CIOs and CTOs top the list of tech jobs with the highest earning potential in 2019, according to a Monday report from tech staffing firm Mondo. The rise of artificial intelligence (AI) and machine learning has also pushed jobs in those areas on to the list of top-paying roles, while an increase in data breaches has also led to increased cybersecurity jobs and salaries, the report found.
Developers who specialize in skills related to building web sites and services are among the top earning programmers.
Those working on back and front end web technologies occupied three of the five spots for high-earning programmers in 2018, according to figures from careers site Dice.
The findings chime with an earlier salary round-up from recruitment company Hays, which also found companies were willing to pay a premium for experienced web developers.
A new report from Oxfam has found 26 people now own the same wealth as the poorest half of the world, down from 43 in 2017.
Published on Monday, the charity’s research revealed that billionaire fortunes rose by $2.5 billion per day in 2018, increasing 12 percent for the year as the poorest half of the world saw its wealth decline by 11 percent.
The report, titled “Public Good or Private Wealth,” comes at a time when delegates are gathered in Davos, Switzerland, for the World Economic Forum.
There are seven states with no tax on any personal income: Alaska, Florida, Nevada, South Dakota, Texas, Washington and Wyoming.
According to a recently updated National Center for Education Statistics projection, the eight states expected to see the highest growth in public and charter school enrollment in the 12 years from 2015 through 2027 are: North Dakota (27%); Florida (17%); Washington (17%); Texas (15%); Nevada (14%); Alaska (13%), Utah (13%) and South Dakota (12%). That means that six of the top eight states for public school growth don’t levy an income tax.
On Jan. 1, 2018, the biggest, most sweeping U.S. corporate tax cut ever enacted went into effect. A year later, we’re able to see how businesses used all that extra cash.
The short answer: to buy back shares. The long answer is slightly more nuanced, but not by much.
Corporations had been lobbying lawmakers for years to reduce the corporate income tax rate—which, at 35 percent, was the highest among the U.S.’s major trading partners. Republicans in Congress and the White House framed 2017’s Tax Cuts and Jobs Act as a means to boost employment, enhance wages, and encourage companies to invest and manufacture in the U.S. Among other things, the law reduced the corporate tax rate to 21 percent, at a cost of as much as $1.5 trillion in lost government revenue over 10 years.
Airbus has broken ground for a new factory in Mobile, Alabama, defying predictions by archrival Boeing that the plant would never be built.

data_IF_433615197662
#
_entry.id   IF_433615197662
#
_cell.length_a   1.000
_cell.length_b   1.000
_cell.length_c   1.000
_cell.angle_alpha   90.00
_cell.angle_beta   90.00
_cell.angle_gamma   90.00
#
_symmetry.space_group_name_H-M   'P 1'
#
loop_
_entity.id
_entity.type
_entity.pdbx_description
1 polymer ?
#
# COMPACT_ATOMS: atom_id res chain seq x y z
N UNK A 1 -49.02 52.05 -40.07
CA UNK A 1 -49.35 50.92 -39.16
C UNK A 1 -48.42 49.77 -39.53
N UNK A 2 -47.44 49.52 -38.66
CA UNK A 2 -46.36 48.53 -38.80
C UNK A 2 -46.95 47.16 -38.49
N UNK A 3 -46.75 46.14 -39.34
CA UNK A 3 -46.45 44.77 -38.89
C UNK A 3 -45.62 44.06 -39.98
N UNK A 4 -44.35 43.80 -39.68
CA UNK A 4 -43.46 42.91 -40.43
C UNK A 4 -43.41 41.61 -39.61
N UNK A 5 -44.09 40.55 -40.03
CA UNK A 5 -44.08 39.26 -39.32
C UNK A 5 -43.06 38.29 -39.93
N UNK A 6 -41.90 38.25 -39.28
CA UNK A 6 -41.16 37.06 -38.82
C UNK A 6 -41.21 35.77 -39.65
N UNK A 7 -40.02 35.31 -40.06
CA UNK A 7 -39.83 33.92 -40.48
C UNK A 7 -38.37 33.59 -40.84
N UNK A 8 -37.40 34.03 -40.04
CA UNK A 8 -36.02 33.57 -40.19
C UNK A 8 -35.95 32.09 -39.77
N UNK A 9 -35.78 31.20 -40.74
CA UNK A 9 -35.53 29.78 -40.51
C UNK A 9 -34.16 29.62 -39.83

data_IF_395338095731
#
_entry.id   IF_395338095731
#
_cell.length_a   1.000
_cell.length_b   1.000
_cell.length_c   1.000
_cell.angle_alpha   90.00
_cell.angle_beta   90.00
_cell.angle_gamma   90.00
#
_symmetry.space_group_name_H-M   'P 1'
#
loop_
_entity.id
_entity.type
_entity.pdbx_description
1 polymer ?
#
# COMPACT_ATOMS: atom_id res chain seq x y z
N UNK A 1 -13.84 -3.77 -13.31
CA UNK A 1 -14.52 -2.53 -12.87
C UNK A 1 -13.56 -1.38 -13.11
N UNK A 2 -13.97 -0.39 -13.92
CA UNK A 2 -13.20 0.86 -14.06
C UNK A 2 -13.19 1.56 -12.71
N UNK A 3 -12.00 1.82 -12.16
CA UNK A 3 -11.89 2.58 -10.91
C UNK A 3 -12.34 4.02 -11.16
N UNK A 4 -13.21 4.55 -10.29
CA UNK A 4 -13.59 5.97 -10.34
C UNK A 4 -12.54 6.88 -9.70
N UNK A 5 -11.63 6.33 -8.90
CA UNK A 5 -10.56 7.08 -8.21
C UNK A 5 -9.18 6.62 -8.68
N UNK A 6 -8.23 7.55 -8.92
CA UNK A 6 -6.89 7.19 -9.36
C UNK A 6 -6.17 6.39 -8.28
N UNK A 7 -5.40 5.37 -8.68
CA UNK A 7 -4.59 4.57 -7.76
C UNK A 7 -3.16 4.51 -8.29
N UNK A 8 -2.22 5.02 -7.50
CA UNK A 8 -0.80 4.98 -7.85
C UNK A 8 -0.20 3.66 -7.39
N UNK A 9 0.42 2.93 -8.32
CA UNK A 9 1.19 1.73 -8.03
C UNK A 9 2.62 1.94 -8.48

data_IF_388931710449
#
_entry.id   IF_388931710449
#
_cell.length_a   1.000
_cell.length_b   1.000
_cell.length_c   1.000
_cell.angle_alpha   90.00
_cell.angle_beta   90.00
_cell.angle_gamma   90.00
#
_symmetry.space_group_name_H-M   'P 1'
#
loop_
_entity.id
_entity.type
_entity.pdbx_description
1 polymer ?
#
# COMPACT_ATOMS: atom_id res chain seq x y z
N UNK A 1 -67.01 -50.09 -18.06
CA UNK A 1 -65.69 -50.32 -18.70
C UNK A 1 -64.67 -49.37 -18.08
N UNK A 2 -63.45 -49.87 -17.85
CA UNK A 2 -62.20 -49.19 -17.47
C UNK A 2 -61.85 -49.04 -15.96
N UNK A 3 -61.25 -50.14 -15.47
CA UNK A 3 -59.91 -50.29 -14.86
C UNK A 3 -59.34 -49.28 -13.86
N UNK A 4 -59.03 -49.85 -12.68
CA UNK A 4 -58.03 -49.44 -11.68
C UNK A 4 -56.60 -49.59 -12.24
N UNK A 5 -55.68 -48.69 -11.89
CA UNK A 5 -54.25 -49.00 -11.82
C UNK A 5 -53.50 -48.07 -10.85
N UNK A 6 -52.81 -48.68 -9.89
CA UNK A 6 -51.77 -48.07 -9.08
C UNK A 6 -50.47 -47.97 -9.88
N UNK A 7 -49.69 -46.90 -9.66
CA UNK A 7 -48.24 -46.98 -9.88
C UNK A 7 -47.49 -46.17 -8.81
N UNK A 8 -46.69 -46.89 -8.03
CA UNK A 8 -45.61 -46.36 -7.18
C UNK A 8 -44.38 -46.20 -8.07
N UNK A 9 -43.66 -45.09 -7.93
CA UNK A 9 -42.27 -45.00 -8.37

By midyear, mechanics will begin assembling the first American-made A220, a single-aisle jetliner developed by Bombardier and taken over by Airbus last year. Delivery of the initial plane with a made-in-the-U. S. A. label is scheduled for next year.
The new factory caps a dizzying turnaround for the Canadian-designed aircraft formerly known as the CSeries, which Airbus rescued in 2018 after working for years to stymie sales of the 100- to 150-seat jets. Bombardier turned to the European plane maker after Boeing rejected overtures. The U.S. aerospace giant then waged a high-profile and ultimately unsuccessful campaign to slap duties on imports of the jets by Delta Air Lines.
Firefly Aerospace Inc, a resurgent rocket company founded by a former SpaceX engineer, plans to build a factory and launch site at Florida’s Cape Canaveral Spaceport in a $52 million deal, people familiar with the project said on Wednesday.
The Firefly project is strategically important for the Cedar Park, Texas-based startup as it competes with several other new entrants vying to cash in on a big jump in the number of small satellites expected in the coming years.
It’s not often that the Los Angeles times covers news with a Texas slant, but this time, it was somewhat unavoidable.
Last week, the Times reported that Elon Musk’s SpaceX was canceling plans to build its biggest rockets at the Port of Los Angeles, and shifting production to South Texas. The story got lots of play in Southern California where it was considered something of a blow to the region’s dream of becoming the epicenter of the next wave of space exploration. And it was seen as a victory for Texas – one of California’s economic rivals.
SpaceX already has a launch facility in Boca Chica, near Brownsville, and Steve Clark, a staff writer at the Brownsville Herald says the facility was initially expected to host 12 launches a year once completed. When Musk attended the site’s groundbreaking in 2014, he hinted that Boca Chica could have an even higher-profile role in SpaceX plans.
Eddie Lampert as the White Knight riding in to save the day at Sears has to be one of the most absurd – not to mention ironic – images in business today.
Depending on the agonizingly complex legal twists and turns in bankruptcy court, Lampert appears likely to move back into the corner office at the company’s Hoffman Mistakes, IL headquarters after agreeing to buy some remaining portion of the barely breathing retailer officially known as Sears Holdings.
In December, the unemployment rate was 3.9% nationwide, according to new data from the Bureau of Labor Statistics. However, in ten states, it was much lower than that, dropping below 3% in each one
BLS researchers reported the trend across all 50 states and the District of Columbia. “Unemployment rates were higher in December in 4 states, lower in 3 states, and stable in 43 states and the District of Columbia, the U.S. Bureau of Labor Statistics reported today. Fourteen states had jobless rate decreases from a year earlier and 36 states and the District had little or no change.”